Telemetry: Enhancing Customer Triage of Intel® SSDs

Article co-written by Monika Sane.

Telemetry refers to an umbrella of tools, utilities, and protocols to remotely extract and decode information for debugging potential issues with Intel® SSDs. Telemetry works over industry standard protocols, and eliminates or minimizes the need to remove SSDs from customer systems for retrieving debug logs. Telemetry thus enables host tools, Intel technical sales specialists, (TSS), Intel application engineers (AEs), and Intel engineering teams to better identify and debug performance excursions, exception events and critical failures in Intel® SSDs, without sending the physical drive to Intel for failure analysis.

This capability is designed in accordance with NVMe* 1.3 telemetry specifications as well as corresponding ACS 4 SATA definitions (which are common industry standards), and is expected to accelerate debugging of external and internal bug sightings pertaining to Intel® SSDs. The key difference between NVMe and SATA is the fact that there is no controller-initiated capability on SATA drives.

Purpose of Change

Today’s method uses vendor specific commands that are not accessible in customer firmware, and also not available on (Intel) locked SSDs. Thus far, we have asked customers to pull the basic internal logs by Intel external tools. If we need more information from the drive, we ask the customers to ship us the drive in order to use an internal tool, called triage. (Basically, customer needs to remove the drive and send it back, or take it to a special test PC that has access to the Intel® database for unlocking and then extract data.) This process can sometimes lead to loss of time and be detrimental to debug schedule.

As an improvement over traditional ways, due to the use of NVMe 1.3 telemetry commands, now there is a standard method for customers to parse data in a running system; data that will enable debug of performance issues. Such issues may not be reproducible on Intel internal testing or instrumented drive setups. Telemetry also creates a standard method for customers to gather essential data required by Intel engineers to identify and debug critical failures, and, as mentioned earlier, without sending the physical drive to Intel for failure analysis. Customers also have flexibility to develop standard-based tools, for analyzing the gathered data. Hence we call it “enhancing customer triage”.

Telemetry Method

The NVMe 1.3 specification defines two new log pages: 1) Host initiated telemetry log (log page identifier 0x07) 2) Controller initiated telemetry log (log page identifier 0x08). Intel has decided to use the NVMe 1.3 telemetry specification across all of our products (including SATA products). Also, the NVMe 1.3 telemetry specification defines that the page return data contains up to three consecutive data areas. Intel defines what internal data needs to be packaged into the telemetry data sets.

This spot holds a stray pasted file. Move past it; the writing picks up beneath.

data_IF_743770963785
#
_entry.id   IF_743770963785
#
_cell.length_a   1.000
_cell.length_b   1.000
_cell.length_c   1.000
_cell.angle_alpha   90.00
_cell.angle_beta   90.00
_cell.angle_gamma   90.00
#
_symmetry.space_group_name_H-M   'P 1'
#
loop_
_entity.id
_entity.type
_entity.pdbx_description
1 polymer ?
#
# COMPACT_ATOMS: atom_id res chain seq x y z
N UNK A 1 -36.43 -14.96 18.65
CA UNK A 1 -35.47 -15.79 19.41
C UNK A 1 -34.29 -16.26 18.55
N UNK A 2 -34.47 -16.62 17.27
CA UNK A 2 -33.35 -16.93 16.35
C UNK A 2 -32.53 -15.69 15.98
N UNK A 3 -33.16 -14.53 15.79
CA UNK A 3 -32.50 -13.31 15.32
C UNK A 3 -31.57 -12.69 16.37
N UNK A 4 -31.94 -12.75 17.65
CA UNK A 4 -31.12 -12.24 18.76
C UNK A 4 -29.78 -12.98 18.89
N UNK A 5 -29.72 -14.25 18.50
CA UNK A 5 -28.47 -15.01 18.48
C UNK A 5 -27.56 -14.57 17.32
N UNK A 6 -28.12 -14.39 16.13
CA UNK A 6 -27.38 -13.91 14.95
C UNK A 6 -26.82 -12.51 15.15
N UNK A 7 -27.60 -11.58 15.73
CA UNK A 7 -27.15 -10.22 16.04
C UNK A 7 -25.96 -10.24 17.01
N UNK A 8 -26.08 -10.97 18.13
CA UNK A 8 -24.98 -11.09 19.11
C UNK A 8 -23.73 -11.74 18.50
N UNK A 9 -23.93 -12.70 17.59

Telemetry basically includes three steps:

  1. Pulling /collecting the information.
  2. Parsing the information.
  3. Analyzing the information.

In current products, Intel is developing an end-to-end tool chain to retrieve logs in customer environments (with various operating systems such as Linux, MS Windows, etc.). Intel will ensure completeness of the logs (assert dumps, nLog, side trace, etc.), in order to effectively and completely debug sightings w/o needing access to the drive (unless of course, the drive is dead). Intel would also like to utilize this method to debug internally generated sightings, such as those generated from validation (both continuous validation and product validation).

In my next article, we'll look at three primary use case implementations of telemetry standards and tools for Intel® SSDs.

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Behnam Eliyahu

About Behnam Eliyahu

Behnam Eliyahu is an Application Engineer in the Non-Volatile Memory Solutions Group (NSG). He responsible for technical enabling and support of flash storage (SSDs) and non-volatile memory and storage (Intel® Optane™) for EMEA customers. His responsibilities include escalation for field representatives, direct coverage of key customers, design-win activities, product trainings, support of product qualification and validation, support of solution development and sustaining support of SSDs after launch. He works with storage innovators/OEMs/ISVs to help driving the storage transition to PCI Express, NVMe-based 3D NAND flash products, Optane™, and supporting the ever expanding scale up and scale out storage needs. Prior to that, he was an enterprise SSD firmware team lead in NSG design center in Longmont, Colorado. His team developed the flash translation layer for both 2D and 3D NAND technologies for the PCIe product line.